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My Man Sandy
Chapter XVII. At the select choir's concert


Sin' Friday nicht I've been gaen aboot wi' my hert an' moo fu' o' musik! Eh, hoo I did enjoy yon Gleeka Koir's singin'. I hinna heard onything like it for mony a day. D'ye ken, fine musik juist affeks me like a gude preechin'--an' waur whiles. I canna help frae thinkin' aboot it. The tune I've been hearin' 'ill come into my heid at a' times; an' here I'll be maybe croonin' awa' i' the shop to mysel' "Will ye no' come back again?" an' gien somebody mustard instead o' peysmeal, an', of coorse, it comes back again, an' a gey wey o' doin' wi't, an' nae mistak'.

But, eh, I enjoyed the Burns Club concert! Sandy an' me was doon at the hall on the back o' seven o'clock, an' we got set doon at the end o' ane o' the farrest-forrit sixpenny seats, an' got a lean on the back o' ane o' the shilliny anes. We was gey gled we gaed doon early, for the hall was foo juist in a clap; an' gin aucht o'clock, Sandy tells me, they were offerin' half-a-croon to get their lug to the keyhole. It was an awfu' crush.

There was a gey pompis-like carlie cam' an' tried to birz Sandy an' me up the seat; but Sandy sune made a job o' him.

"Have you a ticket?" says Sandy.

"Ay, have I," says the carlie, curlin' up his lips gey snappish-like; "I have a three-shillin' ticket."

"Ay, weel, awa' oot o' this," says Sandy. "This is the sikey seats, an' we dinna want ony o' you chappies poachin' amon' his lads. If you've only a three-shilliny ticket, you'll awa' oot o' this, gey smert," says Sandy; an' a lot o' the fowk backit him up, an' faigs, mind ye, the carlie had to crawl awa' forrit again, whaur he cam' frae. The cheek o' the cratur! Thocht, mind ye, he wud get crushed in amon' his sikey fowk wi' his three-shilliny ticket!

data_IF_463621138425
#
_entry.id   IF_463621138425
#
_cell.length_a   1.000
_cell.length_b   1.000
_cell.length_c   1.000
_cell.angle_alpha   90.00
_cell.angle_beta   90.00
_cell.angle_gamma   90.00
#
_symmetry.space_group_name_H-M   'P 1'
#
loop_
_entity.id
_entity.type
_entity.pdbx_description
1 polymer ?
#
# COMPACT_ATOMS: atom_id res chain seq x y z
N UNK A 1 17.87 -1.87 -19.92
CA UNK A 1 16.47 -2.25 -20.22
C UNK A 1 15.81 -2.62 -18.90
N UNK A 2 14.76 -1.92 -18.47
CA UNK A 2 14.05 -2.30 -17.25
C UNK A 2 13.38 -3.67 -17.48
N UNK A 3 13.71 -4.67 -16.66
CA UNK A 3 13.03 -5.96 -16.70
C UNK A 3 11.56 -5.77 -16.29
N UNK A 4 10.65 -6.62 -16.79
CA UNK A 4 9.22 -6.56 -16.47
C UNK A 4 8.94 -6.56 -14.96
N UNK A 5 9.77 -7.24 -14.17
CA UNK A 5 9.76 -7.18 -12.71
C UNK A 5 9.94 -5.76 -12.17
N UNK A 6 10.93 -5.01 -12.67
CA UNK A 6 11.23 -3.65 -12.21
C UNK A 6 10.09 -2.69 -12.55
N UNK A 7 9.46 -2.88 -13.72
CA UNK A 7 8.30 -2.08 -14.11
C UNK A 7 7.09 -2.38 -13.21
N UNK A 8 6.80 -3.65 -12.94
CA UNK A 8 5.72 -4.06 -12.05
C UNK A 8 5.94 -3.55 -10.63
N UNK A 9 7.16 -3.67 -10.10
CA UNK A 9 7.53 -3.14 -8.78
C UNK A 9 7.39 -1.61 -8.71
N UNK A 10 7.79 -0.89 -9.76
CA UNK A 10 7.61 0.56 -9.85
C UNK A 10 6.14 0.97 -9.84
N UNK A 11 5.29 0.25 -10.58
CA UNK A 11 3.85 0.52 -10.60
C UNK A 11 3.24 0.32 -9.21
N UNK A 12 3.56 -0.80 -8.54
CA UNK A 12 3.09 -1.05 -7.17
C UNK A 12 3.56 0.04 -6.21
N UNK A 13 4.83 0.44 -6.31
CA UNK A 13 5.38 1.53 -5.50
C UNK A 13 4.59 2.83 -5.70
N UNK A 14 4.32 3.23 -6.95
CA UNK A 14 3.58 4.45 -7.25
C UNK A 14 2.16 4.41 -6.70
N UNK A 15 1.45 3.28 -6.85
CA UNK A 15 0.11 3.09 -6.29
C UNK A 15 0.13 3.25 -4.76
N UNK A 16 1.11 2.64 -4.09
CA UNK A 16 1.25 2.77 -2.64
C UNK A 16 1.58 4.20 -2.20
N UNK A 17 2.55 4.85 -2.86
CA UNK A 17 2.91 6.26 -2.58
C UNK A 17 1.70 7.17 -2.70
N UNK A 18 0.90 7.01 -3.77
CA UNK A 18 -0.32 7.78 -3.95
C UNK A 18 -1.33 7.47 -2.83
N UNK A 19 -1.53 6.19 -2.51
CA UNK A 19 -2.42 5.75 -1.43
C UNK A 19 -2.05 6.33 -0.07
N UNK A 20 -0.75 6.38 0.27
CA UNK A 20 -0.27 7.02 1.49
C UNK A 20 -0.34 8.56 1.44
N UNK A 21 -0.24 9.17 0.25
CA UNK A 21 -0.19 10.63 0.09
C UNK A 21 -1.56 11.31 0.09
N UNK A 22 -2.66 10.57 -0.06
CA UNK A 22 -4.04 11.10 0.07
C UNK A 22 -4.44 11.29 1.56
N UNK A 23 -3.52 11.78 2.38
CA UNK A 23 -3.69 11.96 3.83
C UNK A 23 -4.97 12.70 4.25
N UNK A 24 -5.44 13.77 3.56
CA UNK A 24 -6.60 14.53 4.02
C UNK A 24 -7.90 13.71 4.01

Whenever the singin' began ye wudda heard a preen fa'. "There was a lad was born in Kyle," juist nearhand garred Sandy jump aff his seat. He cud hardly keep his feet still, an' he noddit his heid frae side to side, an' leuch, like's he was some noo-married king drivin' awa' throo the streets o' London till his honeymune. Syne at "My luve she's like a reed, reed rose," he smakit his lips, an' turned his een up to the ruif, an' lookit to me twa-three times like's he was genna tak' a dwam o'  some kind. That used to be a favourite sang o' Pecker Donnit's when he precentit up at Dimbarrow. Eh, mony's the time I've heard him at it. Ye'll mind fine o' the Peeker? He bade ower i' yon cottar hoose, wast a bittie frae the Whin Inn. He had twa dochters, ye'll mind, an' a he-cat that killed whitterits wi' a blind e'e. Eh, ay; that's mony a lang day syne! But I'm awa' frae my story.

I cudna tell ye which o' the bits I likeit best. I juist sat nearhand a' nicht fairly entranced. I thocht yon twa kimmers that sang "The Banks an' Braes o' Bonnie Boon" did awfu' pritty. Raley, my hert was i' my moo twa-three times when they were at the bitties whaur they sang laich, juist like the sooch-soochin' o' the hairst wind i' the forenicht amon' the stocks. Sandy was sweengin' aboot in his seat, like's he was learnin' the velocipede, an' takin' a lang breath ilky noo-an'-than, an' sayin', "Imphm; ay, man; juist that." He riffed when the lassies sat doon, till ye wud thocht he wudda haen his hands blistered; but I think he was gled o' onything to do, juist to lat him get himsel' gien vent.